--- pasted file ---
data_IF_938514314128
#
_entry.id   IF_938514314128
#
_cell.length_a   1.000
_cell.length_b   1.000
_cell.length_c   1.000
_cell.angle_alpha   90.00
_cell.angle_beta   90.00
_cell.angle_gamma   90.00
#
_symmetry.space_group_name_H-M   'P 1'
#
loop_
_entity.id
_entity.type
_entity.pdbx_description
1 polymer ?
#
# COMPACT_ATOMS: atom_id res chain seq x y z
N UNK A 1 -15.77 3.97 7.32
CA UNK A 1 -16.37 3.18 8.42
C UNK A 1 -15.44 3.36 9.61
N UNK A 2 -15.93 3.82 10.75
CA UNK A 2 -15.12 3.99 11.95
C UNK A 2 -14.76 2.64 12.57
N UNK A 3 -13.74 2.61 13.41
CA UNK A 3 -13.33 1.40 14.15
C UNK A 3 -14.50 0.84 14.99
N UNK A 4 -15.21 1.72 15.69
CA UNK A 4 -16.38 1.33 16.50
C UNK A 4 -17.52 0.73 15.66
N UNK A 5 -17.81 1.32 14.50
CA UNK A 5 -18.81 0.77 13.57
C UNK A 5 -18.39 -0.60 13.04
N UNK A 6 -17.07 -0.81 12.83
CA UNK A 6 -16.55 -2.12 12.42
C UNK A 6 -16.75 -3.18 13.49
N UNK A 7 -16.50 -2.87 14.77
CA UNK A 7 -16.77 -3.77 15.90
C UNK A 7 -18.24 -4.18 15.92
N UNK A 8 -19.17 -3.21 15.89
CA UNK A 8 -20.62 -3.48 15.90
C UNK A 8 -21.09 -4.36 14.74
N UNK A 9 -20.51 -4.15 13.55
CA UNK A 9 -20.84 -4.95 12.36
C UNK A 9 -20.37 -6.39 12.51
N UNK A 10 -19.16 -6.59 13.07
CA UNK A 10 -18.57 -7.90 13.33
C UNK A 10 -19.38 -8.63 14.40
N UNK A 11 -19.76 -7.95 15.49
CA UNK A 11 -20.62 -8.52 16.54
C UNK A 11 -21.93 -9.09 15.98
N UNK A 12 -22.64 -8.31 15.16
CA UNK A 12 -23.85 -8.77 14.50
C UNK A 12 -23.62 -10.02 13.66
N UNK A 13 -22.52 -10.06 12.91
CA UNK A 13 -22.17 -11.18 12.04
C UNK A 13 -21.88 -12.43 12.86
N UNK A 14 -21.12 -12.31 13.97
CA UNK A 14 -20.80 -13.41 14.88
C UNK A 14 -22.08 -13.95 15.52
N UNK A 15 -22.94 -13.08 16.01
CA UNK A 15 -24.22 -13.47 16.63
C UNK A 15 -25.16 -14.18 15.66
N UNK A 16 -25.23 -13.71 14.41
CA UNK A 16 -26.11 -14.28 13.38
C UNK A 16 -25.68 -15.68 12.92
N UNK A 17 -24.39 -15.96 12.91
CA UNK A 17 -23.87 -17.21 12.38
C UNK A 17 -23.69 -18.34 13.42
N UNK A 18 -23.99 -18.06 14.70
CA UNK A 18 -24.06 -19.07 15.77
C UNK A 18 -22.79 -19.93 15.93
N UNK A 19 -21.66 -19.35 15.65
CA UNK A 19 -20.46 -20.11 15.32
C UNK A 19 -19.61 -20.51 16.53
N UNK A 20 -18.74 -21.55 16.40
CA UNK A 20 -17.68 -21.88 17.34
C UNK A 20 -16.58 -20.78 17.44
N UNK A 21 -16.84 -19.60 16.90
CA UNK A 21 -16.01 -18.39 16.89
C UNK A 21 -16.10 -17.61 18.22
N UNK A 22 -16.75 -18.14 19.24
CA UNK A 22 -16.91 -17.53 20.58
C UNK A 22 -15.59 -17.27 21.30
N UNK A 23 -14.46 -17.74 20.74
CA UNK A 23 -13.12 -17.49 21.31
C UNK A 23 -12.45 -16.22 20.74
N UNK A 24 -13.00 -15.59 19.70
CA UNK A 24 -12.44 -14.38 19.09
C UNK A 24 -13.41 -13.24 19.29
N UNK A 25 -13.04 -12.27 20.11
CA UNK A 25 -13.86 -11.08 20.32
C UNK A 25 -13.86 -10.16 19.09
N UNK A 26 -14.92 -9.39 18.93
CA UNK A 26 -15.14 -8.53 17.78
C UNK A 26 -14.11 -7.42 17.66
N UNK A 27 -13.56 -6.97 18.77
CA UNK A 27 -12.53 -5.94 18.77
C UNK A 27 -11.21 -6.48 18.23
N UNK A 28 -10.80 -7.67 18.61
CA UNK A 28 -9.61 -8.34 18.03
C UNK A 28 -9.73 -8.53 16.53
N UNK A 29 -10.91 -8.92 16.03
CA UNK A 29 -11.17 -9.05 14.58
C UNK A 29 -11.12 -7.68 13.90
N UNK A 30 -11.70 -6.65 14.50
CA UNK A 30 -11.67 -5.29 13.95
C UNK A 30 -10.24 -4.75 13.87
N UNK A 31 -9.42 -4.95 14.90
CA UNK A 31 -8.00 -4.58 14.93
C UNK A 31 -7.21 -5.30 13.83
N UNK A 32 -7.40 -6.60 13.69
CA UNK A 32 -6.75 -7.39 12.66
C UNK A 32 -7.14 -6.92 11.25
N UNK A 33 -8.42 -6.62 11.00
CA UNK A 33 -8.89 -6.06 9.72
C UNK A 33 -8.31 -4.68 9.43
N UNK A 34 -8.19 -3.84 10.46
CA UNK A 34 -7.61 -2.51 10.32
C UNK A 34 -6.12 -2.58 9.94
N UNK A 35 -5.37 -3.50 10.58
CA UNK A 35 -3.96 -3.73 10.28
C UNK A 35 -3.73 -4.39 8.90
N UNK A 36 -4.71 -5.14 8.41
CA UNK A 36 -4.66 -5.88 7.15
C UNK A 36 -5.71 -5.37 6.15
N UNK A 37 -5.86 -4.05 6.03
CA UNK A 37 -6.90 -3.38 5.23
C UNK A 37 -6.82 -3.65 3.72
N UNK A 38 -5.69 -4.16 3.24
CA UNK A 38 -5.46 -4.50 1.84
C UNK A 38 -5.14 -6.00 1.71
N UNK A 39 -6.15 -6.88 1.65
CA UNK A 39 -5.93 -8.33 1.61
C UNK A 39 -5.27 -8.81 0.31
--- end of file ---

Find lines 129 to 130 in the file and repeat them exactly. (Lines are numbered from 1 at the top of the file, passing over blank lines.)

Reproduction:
N UNK A 37 -5.86 -4.05 6.03
CA UNK A 37 -6.90 -3.38 5.23